Novak Djokovic is at odds with the French Open over the use of line-calling technology, with the world No. 1 all-in on replacing humans with silicon chips and AI.

The top seed at Roland Garros has struggled with side issues during the fortnight even as he mows down opponents on court.

His Saturday night third-round victory over  Daniel Elahi Galan with the loss of just five games was marred by a dispute over when to close the court roof when mist turned to rain.

He also is not particularly happy with all players being “confined” to 5-star Paris hotels and prohibited from staying in flats. And the Serb is clearly unimpressed with regulations at this COVID-19 edition of the Grand Slam which severely limit support team members.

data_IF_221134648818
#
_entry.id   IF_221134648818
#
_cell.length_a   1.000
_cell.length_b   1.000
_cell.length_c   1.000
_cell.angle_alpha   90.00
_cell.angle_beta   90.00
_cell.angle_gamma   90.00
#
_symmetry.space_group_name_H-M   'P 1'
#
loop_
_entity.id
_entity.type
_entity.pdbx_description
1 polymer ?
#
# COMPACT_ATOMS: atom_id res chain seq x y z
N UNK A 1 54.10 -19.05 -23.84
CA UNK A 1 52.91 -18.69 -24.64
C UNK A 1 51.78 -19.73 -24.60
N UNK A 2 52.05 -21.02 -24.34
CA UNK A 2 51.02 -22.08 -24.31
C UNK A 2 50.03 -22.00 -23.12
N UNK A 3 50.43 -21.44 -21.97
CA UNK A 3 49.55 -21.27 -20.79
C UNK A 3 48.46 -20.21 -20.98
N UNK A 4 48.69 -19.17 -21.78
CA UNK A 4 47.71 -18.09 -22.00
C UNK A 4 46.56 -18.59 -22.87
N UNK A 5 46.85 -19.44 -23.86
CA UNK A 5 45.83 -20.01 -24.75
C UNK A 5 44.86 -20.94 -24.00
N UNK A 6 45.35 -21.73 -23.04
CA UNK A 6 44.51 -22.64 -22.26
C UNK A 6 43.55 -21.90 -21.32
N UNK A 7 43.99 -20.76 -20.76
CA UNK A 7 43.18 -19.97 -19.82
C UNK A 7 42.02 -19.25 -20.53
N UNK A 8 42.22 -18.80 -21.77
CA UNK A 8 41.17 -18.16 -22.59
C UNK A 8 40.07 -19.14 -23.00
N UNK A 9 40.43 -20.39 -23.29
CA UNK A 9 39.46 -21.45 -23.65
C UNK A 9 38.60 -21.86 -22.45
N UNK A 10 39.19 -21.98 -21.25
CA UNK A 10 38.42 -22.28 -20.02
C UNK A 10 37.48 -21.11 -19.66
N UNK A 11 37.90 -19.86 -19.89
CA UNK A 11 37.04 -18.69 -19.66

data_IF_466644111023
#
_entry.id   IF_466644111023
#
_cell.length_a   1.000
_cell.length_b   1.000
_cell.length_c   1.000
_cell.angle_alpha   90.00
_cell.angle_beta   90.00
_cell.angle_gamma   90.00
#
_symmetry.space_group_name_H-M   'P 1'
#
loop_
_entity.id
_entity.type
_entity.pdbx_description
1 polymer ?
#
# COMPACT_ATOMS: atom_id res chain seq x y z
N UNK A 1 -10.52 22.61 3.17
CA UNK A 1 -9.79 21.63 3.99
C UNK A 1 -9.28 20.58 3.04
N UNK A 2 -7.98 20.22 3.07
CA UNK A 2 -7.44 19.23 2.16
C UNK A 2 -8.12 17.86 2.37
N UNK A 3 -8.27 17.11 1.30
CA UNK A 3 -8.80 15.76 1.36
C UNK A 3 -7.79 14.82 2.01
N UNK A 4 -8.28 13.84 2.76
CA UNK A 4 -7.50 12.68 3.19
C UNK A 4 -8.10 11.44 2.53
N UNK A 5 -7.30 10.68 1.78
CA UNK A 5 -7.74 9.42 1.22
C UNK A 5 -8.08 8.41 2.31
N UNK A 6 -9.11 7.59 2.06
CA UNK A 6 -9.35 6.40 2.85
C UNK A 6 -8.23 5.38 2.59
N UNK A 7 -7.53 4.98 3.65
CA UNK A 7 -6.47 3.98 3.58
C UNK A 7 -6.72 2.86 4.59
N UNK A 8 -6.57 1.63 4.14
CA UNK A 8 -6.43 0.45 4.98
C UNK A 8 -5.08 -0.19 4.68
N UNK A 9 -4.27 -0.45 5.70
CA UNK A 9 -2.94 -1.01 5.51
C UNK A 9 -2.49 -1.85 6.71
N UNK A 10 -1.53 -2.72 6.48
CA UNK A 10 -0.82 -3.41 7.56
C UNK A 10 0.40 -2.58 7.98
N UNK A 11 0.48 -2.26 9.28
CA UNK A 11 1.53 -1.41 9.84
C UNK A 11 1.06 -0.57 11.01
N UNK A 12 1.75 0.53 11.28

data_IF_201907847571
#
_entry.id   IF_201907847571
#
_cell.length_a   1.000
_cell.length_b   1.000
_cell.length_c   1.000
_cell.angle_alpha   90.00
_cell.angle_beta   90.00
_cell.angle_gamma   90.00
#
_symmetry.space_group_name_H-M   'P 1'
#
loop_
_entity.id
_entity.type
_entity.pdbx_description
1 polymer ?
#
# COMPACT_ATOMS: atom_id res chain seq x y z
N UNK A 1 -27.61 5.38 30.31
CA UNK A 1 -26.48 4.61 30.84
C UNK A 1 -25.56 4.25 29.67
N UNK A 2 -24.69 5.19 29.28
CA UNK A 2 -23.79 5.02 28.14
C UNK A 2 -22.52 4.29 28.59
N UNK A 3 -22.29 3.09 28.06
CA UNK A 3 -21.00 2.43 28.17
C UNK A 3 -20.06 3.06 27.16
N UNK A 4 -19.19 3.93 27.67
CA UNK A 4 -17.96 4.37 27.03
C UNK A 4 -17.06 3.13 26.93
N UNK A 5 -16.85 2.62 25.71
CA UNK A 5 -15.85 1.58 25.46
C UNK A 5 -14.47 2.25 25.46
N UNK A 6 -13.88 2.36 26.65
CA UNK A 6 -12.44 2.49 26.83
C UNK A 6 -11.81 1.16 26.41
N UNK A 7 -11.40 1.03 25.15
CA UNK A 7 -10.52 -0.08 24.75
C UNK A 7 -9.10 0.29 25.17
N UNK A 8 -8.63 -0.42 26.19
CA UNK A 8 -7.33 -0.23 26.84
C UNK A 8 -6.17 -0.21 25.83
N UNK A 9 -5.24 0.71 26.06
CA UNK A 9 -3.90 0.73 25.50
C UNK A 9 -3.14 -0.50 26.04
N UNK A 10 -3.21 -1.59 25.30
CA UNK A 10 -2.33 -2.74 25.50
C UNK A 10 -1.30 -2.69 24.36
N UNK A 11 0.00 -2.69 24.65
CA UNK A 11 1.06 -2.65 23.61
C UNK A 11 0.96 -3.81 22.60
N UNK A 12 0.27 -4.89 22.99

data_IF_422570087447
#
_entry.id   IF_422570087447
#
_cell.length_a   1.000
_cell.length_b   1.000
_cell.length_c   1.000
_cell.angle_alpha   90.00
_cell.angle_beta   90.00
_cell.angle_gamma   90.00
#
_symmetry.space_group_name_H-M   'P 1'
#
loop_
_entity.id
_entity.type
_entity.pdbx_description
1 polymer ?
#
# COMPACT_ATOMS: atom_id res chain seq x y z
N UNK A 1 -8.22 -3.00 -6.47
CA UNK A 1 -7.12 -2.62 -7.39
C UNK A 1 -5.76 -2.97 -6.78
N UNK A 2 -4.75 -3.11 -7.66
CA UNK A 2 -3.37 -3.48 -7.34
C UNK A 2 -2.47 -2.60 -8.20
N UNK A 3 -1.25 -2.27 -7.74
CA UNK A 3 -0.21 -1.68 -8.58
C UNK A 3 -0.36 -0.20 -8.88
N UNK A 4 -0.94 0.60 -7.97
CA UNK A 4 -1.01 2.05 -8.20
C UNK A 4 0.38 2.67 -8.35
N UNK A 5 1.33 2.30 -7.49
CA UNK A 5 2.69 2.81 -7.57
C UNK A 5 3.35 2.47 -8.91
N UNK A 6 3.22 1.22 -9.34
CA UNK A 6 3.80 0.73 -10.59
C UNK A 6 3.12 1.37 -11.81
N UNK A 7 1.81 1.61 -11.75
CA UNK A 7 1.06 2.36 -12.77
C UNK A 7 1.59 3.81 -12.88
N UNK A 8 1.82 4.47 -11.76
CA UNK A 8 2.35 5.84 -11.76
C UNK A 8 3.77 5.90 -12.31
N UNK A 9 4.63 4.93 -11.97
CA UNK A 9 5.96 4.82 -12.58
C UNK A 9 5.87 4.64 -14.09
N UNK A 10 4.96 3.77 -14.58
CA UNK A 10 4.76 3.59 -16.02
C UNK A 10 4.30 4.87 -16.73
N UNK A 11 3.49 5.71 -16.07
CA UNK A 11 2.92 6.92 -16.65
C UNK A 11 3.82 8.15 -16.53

With questionable line calls cropping up repeatedly during Week one at Roland Garros, Djokovic is displeased after a tournament statement supporting the use of linespeople and rejecting the installation of electronic line-calling frequently used on hardcourts and grass.

“I really don’t see a reason why every single tournament in this world, in this technological advanced era, would not have what we had during the Cincinnati/New York tournament,” Djokovic said.

“The technology is so advanced right now, there is absolutely no reason why you should keep line umpires on the court. 

“I understand technology is expensive, so it’s an economical issue. Sooner or later there will be no reason to keep line umpires. 

“Ball kids, of course… but line umpires, I don’t see why anymore, to be honest.”

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